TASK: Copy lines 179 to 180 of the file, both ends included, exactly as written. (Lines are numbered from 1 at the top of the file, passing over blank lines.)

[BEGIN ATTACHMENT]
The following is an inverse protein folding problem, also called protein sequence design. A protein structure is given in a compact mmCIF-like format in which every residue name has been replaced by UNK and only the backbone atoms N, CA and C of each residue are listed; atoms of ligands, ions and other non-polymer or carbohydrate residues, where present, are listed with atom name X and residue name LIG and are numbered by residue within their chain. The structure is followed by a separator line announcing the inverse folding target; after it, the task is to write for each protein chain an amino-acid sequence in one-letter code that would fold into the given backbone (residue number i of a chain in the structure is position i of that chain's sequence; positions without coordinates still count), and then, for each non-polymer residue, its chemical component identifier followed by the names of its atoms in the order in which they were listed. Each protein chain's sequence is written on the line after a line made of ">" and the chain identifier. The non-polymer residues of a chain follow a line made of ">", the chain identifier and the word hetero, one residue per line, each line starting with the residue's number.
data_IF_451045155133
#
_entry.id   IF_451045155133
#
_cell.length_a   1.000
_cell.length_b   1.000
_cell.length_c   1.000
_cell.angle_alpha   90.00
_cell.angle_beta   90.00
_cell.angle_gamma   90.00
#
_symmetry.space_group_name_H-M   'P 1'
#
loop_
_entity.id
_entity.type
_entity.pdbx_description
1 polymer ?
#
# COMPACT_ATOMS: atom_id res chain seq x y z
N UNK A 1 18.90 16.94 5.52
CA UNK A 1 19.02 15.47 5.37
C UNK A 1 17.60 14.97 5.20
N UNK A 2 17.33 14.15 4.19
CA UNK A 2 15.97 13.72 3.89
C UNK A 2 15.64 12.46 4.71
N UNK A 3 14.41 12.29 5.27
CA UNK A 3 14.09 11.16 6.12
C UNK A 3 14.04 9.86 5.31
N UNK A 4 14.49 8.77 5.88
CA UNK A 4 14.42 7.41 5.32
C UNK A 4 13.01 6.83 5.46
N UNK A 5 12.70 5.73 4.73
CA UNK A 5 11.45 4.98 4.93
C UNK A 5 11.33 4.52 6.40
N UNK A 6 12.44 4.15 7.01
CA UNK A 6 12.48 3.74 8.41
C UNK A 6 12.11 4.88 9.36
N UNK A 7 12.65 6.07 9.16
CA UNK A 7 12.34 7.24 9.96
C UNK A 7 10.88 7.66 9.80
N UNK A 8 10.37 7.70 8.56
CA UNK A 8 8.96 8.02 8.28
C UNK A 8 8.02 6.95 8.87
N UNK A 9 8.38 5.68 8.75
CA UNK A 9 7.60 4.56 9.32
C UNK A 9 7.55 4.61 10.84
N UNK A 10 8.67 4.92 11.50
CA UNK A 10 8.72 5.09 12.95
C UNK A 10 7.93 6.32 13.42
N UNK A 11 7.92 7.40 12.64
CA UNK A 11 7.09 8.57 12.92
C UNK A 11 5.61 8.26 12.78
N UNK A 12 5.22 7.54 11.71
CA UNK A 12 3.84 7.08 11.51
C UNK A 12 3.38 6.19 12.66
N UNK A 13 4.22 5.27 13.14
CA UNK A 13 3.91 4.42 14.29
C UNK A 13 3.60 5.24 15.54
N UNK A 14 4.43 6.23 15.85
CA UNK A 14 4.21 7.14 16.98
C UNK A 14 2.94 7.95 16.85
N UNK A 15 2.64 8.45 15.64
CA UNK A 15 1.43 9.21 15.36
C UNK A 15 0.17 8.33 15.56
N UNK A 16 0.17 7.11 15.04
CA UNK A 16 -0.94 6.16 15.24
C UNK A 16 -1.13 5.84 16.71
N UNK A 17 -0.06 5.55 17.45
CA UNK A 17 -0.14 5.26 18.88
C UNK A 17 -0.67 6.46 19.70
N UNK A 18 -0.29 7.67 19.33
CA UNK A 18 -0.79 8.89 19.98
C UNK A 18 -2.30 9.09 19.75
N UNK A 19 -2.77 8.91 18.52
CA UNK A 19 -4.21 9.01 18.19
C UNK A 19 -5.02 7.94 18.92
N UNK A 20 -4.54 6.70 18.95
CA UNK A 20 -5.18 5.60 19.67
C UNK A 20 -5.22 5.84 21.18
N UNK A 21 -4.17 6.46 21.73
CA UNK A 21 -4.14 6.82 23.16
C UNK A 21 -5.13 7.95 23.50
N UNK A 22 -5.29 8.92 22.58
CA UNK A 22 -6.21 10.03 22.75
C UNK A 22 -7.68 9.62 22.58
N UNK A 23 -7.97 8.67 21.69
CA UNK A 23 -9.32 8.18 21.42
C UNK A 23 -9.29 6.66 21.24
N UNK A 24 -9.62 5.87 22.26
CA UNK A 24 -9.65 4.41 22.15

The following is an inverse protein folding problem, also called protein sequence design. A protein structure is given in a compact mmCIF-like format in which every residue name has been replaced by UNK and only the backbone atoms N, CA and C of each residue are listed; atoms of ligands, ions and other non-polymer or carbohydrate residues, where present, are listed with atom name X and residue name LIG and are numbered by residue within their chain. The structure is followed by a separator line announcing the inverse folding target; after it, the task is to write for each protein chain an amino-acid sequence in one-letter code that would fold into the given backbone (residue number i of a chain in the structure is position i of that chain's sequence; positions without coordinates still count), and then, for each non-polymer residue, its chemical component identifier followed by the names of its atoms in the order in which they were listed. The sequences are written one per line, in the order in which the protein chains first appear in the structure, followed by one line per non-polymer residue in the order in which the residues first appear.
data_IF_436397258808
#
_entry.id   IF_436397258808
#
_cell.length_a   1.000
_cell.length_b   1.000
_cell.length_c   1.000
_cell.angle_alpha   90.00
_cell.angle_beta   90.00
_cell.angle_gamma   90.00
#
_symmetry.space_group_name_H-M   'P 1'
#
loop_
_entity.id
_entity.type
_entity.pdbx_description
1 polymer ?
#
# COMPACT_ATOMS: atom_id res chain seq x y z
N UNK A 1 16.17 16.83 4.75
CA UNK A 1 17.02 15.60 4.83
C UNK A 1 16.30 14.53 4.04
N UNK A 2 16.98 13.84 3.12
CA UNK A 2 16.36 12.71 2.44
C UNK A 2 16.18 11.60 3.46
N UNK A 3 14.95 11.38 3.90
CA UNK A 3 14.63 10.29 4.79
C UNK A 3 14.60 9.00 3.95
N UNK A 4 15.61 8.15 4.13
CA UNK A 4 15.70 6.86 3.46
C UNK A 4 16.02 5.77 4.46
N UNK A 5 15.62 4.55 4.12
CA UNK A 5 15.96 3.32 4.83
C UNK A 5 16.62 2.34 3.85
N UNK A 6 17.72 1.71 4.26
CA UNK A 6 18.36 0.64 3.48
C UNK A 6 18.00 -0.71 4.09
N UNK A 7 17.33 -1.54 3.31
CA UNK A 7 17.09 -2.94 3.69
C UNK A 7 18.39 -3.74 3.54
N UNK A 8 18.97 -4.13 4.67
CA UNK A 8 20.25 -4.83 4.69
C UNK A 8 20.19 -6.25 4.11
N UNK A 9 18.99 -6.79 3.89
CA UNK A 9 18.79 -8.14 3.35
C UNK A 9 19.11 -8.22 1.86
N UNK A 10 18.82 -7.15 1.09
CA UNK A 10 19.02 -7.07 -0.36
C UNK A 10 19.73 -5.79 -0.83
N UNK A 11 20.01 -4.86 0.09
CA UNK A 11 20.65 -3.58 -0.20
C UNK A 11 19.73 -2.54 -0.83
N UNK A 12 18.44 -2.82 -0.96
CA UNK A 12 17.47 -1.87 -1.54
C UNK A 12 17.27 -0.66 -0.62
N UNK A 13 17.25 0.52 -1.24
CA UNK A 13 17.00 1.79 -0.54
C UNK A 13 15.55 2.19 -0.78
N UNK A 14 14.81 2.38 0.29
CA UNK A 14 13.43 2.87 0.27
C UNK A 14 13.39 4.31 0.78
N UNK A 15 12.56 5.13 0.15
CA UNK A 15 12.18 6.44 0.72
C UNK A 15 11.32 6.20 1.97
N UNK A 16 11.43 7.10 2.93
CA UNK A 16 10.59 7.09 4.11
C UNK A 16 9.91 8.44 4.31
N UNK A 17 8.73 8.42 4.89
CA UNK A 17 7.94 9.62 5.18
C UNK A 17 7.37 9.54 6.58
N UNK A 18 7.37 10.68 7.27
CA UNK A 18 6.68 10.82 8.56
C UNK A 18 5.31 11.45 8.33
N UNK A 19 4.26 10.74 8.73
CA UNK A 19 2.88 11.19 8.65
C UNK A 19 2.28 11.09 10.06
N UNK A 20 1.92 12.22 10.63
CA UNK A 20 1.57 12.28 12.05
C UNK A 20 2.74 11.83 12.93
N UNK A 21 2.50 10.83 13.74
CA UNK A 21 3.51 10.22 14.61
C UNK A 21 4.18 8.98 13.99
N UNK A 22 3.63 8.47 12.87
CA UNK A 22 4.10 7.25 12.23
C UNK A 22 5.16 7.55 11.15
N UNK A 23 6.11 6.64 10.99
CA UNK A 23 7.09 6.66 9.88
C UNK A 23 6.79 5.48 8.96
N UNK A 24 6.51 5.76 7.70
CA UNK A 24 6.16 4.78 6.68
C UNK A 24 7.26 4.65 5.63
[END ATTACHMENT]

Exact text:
C UNK A 22 5.16 7.55 11.15
N UNK A 23 6.11 6.64 10.99